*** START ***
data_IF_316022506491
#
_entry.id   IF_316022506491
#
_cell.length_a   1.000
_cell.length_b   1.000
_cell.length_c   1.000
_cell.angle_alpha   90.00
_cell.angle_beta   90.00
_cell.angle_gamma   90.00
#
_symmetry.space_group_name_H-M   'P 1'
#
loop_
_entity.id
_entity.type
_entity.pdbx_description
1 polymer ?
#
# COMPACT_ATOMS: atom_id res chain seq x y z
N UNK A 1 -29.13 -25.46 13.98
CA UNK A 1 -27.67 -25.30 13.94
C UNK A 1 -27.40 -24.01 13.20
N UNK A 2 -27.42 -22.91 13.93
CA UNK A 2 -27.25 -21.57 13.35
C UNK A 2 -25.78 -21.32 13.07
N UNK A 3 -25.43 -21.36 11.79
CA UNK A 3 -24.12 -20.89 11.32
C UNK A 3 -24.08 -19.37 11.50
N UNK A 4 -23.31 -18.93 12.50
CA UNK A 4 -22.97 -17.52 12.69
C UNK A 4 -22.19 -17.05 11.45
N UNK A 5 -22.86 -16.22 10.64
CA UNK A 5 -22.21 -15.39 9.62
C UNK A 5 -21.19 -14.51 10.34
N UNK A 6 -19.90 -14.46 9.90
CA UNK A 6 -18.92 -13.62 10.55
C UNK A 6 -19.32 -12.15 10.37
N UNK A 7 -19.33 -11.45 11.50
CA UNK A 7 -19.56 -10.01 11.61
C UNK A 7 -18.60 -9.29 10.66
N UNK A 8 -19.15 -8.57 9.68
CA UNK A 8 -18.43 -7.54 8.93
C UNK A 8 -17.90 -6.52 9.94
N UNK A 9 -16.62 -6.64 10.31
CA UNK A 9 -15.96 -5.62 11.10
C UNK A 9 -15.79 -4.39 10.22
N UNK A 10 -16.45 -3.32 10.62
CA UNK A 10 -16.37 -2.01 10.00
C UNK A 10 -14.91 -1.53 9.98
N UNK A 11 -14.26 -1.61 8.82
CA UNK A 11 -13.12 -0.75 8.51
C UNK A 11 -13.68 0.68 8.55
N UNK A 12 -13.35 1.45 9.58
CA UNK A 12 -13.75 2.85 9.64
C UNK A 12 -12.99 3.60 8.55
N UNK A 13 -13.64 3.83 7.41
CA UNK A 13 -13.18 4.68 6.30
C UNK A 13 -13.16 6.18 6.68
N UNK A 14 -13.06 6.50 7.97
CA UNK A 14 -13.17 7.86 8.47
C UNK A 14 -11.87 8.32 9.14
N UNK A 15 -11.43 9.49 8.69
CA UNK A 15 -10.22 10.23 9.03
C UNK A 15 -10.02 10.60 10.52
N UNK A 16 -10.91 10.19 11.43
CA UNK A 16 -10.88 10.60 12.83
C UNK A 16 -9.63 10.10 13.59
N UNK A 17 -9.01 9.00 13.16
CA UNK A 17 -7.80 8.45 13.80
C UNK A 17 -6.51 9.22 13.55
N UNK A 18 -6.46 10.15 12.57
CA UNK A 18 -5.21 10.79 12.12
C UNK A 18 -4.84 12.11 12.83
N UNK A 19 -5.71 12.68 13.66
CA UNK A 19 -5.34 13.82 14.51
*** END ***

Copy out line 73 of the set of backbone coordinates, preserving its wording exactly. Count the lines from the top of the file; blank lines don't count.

CA UNK A 18 -5.21 10.79 12.12